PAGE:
It is becoming increasingly clear Martin Brodeur will finish his NHL career someplace other than New Jersey if he wishes to play next season, but not so clear at all where the all-time goaltender will finish this season. Brodeur is expected to ponder his options during the winter recess, to consider whether requesting a trade would be mutually beneficial for him and the Devils, who have their noses pressed against the outside of the playoff window and are in severe danger of missing the tournament for the third time in the past four seasons. After 20 seasons, the Devils’ net belongs to someone else. No one ever had a longer run as a club’s No. 1 than Brodeur — not Frank Brimsek, not Turk Broda, not Jacques Plante, not Glenn Hall, not Tony Esposito, not Dominik Hasek, not Patrick Roy, and not even close. The Devils’ net belongs to Cory Schneider, who Saturday night started his sixth straight game, eighth of the past nine and 12th of the team’s previous 15 matches. It doesn’t matter if you want to think Brodeur dropped the ball and lost the job near third base at Yankee Stadium two weeks ago — that’s not it. The fact is, the transition had begun before that, and given the chance to take over, as was the plan from the moment Schneider was acquired from the Canucks at last June’s draft in exchange for the ninth-overall selection, the 27-year-old grabbed onto the job and refused to let go, almost as if afraid Roberto Luongo would somehow emerge from the shadows and snatch it away from him. In his 13 starts leading up to the pre-Olympic finale in Washington, Schneider was 7-2-4, allowing two or fewer goals 12 times while recording a 1.43 goals-against average and .944 save percentage. This wasn’t an inheritance, nor was it a coup. This is simply the natural order of business, even if there probably has never been anything more unnatural in NHL history than Martin Brodeur sitting on the bench as a backup. The only thing harder for a 41-year-old goaltender than playing every night is playing once every three weeks. There’s a different skill set required for backing up than starting, different mental and physical preparation necessary for success. No one ever has gone from starting 70 games a year to sticking around for long to start 15, and it’s not because the great ones are too proud. It’s just too difficult. Brodeur had been playing pretty well before the misadventure in The Bronx. He had gone 5-2-2 in his previous nine starts with a 2.21 goals-against and .916 save percentage. The Devils, who simply don’t score, were winning as much with him as with Schneider. But there’s no going back now, and everyone in New Jersey knows it. The issue for Brodeur to mull over the break isn’t one of his legacy; nothing that comes now can tarnish it in the least. Brodeur’s status as one of the five best goaltenders in NHL history is carved in granite. The issue is for Brodeur is two-fold: whether, a) he would feel comfortable leaving the Devils and joining a new team three-quarters of the way through the season; and, b) whether there is a playoff contender with the need for a goaltender of his pedigree to start at least half of its games. Maybe the Wild, relying on rookie Darcy Kuemper to seal a wild-card spot, would be an option. Maybe the Predators, challenging for a wild-card berth, would be an option if Pekka Rinne can’t return sooner rather than later. This isn’t about next year, when options will be more readily apparent over the summer to Brodeur, assuming he doesn’t want to retire. By the way, those people who continually disparage his work over the last few seasons? He carried the Devils to within two games of the Stanley Cup two years ago while outplaying Henrik Lundqvist along the way. This is about the rest of this year. Maybe Brodeur will opt to stay as insurance for the Devils’ playoff chase in case Schneider goes down. Maybe this is where he would be most comfortable finishing the season, and maybe his career, as well.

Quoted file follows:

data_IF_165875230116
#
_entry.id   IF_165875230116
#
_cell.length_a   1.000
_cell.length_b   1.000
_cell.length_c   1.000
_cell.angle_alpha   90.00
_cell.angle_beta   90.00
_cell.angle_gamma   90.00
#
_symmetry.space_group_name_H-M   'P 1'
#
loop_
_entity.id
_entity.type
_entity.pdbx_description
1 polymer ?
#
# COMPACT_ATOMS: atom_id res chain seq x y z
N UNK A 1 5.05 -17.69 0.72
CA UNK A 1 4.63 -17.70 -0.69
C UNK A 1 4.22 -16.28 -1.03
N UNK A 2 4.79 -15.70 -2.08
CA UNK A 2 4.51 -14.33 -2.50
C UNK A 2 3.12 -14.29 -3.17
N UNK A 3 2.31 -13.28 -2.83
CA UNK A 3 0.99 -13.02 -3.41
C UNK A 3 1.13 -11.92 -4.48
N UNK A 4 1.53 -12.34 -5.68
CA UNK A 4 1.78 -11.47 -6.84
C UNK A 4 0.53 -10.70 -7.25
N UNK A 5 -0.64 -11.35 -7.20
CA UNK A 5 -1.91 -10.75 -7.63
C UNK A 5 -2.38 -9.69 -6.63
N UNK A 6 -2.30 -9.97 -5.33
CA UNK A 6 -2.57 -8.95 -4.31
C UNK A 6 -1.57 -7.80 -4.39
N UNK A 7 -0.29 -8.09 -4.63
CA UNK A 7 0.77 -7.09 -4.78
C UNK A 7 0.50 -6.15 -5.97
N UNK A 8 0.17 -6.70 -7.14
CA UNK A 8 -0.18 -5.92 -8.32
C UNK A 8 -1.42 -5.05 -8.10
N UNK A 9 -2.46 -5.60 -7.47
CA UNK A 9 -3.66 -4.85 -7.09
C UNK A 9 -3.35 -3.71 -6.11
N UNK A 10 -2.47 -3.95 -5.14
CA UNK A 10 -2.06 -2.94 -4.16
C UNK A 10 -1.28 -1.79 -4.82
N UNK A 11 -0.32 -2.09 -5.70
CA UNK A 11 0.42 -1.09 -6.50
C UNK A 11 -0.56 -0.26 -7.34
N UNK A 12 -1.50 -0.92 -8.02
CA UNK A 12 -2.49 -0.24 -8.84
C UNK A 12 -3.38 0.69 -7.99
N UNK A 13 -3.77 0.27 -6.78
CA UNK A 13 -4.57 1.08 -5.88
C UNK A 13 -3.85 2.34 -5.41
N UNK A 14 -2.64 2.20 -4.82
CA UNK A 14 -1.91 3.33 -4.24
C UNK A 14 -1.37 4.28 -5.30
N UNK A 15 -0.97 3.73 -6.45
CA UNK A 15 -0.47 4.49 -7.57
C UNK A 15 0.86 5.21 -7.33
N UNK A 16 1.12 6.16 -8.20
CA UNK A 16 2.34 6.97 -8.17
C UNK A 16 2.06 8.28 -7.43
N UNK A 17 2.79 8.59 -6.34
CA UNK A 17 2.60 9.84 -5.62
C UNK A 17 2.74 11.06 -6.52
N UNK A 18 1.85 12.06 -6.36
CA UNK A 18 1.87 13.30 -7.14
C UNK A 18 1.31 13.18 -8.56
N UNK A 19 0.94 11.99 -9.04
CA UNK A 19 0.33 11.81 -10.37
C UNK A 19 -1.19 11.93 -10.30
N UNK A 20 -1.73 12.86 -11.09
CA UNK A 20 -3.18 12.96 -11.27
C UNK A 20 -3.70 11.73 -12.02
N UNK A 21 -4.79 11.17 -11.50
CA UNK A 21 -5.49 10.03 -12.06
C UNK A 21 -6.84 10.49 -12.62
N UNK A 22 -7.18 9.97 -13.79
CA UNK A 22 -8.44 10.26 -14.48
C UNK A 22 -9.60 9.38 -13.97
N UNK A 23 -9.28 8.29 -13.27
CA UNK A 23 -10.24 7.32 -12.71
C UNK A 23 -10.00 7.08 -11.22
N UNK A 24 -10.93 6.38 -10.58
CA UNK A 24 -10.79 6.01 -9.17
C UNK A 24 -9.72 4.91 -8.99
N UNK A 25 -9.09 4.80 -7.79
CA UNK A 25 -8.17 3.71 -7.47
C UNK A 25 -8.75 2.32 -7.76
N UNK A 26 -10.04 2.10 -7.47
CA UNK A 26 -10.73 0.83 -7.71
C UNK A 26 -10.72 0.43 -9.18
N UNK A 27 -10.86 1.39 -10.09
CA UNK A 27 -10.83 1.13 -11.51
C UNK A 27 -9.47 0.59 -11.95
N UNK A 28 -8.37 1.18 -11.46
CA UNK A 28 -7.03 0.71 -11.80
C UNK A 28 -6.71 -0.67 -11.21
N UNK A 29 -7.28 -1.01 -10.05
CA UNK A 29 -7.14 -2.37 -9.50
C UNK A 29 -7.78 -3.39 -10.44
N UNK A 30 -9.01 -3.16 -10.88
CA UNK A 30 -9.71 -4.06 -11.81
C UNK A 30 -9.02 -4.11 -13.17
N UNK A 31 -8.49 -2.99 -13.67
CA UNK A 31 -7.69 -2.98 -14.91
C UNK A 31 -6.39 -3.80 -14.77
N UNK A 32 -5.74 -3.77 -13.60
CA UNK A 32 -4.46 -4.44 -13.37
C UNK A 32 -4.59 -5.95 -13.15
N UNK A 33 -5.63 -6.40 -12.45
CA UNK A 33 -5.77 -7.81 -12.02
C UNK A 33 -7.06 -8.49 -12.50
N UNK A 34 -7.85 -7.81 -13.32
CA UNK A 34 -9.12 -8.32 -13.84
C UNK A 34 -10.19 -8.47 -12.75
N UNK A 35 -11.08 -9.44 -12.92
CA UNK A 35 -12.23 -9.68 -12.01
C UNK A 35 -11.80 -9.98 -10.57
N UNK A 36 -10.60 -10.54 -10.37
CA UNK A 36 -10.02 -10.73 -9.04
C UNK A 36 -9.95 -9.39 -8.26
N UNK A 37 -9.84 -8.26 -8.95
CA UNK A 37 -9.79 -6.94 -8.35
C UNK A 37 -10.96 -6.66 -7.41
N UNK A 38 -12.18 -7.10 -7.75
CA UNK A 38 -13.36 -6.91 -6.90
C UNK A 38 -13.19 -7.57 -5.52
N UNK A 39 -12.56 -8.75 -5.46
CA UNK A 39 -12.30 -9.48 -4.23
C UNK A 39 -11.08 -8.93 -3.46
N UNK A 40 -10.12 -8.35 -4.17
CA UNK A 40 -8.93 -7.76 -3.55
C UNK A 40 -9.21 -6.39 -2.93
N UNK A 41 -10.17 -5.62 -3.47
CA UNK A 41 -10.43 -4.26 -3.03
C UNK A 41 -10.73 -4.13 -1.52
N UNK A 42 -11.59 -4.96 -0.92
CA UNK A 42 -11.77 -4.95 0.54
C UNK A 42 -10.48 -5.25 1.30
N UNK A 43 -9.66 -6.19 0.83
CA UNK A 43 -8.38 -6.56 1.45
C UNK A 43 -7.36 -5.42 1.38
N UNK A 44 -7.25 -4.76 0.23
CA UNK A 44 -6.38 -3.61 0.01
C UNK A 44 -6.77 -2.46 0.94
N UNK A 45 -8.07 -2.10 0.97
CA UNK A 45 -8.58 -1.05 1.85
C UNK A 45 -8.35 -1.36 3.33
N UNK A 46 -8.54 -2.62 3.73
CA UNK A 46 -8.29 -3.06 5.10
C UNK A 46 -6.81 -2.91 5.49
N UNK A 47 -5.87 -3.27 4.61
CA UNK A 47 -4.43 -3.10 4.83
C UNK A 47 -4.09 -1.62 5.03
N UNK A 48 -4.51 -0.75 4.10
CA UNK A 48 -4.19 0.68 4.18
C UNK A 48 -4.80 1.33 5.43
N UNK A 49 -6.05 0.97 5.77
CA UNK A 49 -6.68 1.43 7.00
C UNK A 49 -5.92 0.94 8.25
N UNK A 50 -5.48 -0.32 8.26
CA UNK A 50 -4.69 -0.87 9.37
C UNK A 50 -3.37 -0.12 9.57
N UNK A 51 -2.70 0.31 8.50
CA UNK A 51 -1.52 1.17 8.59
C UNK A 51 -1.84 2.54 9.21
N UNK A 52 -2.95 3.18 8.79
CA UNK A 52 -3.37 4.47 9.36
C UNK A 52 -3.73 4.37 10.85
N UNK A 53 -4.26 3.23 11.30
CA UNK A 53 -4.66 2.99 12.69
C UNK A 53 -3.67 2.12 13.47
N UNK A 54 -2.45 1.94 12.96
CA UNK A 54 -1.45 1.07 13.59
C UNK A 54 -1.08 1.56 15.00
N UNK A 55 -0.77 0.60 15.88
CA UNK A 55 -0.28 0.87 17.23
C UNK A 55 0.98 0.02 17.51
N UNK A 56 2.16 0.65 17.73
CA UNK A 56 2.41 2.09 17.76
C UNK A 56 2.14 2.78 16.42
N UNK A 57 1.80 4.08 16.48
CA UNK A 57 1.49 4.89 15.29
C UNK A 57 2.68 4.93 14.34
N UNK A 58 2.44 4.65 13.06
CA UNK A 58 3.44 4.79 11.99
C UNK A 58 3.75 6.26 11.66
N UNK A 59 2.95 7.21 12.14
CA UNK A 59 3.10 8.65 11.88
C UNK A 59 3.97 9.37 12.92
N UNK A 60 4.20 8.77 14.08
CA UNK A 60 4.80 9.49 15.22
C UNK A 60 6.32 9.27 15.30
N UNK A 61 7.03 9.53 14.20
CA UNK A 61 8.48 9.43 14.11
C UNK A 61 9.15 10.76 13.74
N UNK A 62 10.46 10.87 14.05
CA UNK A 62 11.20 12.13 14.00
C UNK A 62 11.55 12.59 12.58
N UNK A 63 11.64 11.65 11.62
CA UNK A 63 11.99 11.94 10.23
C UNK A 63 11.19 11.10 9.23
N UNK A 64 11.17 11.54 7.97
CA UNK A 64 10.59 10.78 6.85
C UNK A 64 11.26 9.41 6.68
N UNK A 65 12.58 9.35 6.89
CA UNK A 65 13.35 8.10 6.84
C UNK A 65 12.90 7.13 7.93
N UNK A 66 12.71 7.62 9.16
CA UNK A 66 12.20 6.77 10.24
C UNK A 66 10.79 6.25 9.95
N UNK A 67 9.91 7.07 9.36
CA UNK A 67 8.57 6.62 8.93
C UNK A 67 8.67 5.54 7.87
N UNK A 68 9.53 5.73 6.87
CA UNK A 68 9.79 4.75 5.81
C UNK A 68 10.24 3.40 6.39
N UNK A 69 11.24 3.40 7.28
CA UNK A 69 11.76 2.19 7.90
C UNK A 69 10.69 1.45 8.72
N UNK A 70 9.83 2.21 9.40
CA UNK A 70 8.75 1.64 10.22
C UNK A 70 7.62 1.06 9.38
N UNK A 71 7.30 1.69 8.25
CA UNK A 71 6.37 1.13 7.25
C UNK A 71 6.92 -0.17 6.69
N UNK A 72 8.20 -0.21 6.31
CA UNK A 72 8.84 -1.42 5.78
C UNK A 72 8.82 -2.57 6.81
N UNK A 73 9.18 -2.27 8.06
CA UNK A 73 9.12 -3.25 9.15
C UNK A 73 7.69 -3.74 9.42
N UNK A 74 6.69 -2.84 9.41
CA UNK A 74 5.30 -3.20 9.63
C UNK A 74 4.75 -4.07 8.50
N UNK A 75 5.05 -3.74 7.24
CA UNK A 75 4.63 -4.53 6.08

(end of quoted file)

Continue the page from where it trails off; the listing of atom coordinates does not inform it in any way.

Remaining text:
Lots to mull for Devils’ legend Brodeur
New York Post | Feb 9